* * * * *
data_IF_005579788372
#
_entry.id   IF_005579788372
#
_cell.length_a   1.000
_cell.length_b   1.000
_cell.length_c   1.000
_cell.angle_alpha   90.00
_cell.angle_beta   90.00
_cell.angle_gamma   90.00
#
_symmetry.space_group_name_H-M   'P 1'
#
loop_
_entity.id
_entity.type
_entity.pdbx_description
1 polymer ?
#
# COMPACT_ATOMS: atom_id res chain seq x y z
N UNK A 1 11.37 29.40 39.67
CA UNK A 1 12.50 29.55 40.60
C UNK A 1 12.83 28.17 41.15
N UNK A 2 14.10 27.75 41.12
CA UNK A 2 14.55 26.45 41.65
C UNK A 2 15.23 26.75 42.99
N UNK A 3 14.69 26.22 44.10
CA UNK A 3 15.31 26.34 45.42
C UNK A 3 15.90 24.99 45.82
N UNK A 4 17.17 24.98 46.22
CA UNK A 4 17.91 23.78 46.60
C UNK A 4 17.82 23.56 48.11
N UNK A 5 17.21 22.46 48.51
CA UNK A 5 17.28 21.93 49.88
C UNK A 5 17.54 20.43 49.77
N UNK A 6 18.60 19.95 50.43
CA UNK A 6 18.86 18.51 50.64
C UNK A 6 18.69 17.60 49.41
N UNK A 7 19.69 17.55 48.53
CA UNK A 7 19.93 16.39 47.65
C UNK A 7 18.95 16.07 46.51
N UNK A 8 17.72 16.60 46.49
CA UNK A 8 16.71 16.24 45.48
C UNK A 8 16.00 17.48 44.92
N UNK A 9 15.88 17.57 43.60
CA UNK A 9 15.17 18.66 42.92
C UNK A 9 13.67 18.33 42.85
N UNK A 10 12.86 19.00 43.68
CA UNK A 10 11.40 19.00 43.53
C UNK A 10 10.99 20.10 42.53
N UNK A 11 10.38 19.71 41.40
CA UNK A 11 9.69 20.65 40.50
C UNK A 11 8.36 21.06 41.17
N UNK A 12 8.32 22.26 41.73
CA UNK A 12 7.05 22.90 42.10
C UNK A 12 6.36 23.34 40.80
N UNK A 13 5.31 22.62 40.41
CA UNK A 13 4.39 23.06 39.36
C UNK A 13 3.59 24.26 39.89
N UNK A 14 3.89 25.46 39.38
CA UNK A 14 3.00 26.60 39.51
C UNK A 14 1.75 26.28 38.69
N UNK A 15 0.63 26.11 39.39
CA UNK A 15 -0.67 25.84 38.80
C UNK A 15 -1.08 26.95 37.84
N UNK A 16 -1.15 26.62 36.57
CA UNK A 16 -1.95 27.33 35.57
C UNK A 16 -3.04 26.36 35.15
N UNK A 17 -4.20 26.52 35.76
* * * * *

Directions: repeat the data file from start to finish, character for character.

data_IF_005579788372
#
_entry.id   IF_005579788372
#
_cell.length_a   1.000
_cell.length_b   1.000
_cell.length_c   1.000
_cell.angle_alpha   90.00
_cell.angle_beta   90.00
_cell.angle_gamma   90.00
#
_symmetry.space_group_name_H-M   'P 1'
#
loop_
_entity.id
_entity.type
_entity.pdbx_description
1 polymer ?
#
# COMPACT_ATOMS: atom_id res chain seq x y z
N UNK A 1 11.37 29.40 39.67
CA UNK A 1 12.50 29.55 40.60
C UNK A 1 12.83 28.17 41.15
N UNK A 2 14.10 27.75 41.12
CA UNK A 2 14.55 26.45 41.65
C UNK A 2 15.23 26.75 42.99
N UNK A 3 14.69 26.22 44.10
CA UNK A 3 15.31 26.34 45.42
C UNK A 3 15.90 24.99 45.82
N UNK A 4 17.17 24.98 46.22
CA UNK A 4 17.91 23.78 46.60
C UNK A 4 17.82 23.56 48.11
N UNK A 5 17.21 22.46 48.51
CA UNK A 5 17.28 21.93 49.88
C UNK A 5 17.54 20.43 49.77
N UNK A 6 18.60 19.95 50.43
CA UNK A 6 18.86 18.51 50.64
C UNK A 6 18.69 17.60 49.41
N UNK A 7 19.69 17.55 48.53
CA UNK A 7 19.93 16.39 47.65
C UNK A 7 18.95 16.07 46.51
N UNK A 8 17.72 16.60 46.49
CA UNK A 8 16.71 16.24 45.48
C UNK A 8 16.00 17.48 44.92
N UNK A 9 15.88 17.57 43.60
CA UNK A 9 15.17 18.66 42.92
C UNK A 9 13.67 18.33 42.85
N UNK A 10 12.86 19.00 43.68
CA UNK A 10 11.40 19.00 43.53
C UNK A 10 10.99 20.10 42.53
N UNK A 11 10.38 19.71 41.40
CA UNK A 11 9.69 20.65 40.50
C UNK A 11 8.36 21.06 41.17
N UNK A 12 8.32 22.26 41.73
CA UNK A 12 7.05 22.90 42.10
C UNK A 12 6.36 23.34 40.80
N UNK A 13 5.31 22.62 40.41
CA UNK A 13 4.39 23.06 39.36
C UNK A 13 3.59 24.26 39.89
N UNK A 14 3.89 25.46 39.38
CA UNK A 14 3.00 26.60 39.51
C UNK A 14 1.75 26.28 38.69
N UNK A 15 0.63 26.11 39.39
CA UNK A 15 -0.67 25.84 38.80
C UNK A 15 -1.08 26.95 37.84
N UNK A 16 -1.15 26.62 36.57
CA UNK A 16 -1.95 27.33 35.57
C UNK A 16 -3.04 26.36 35.15
N UNK A 17 -4.20 26.52 35.76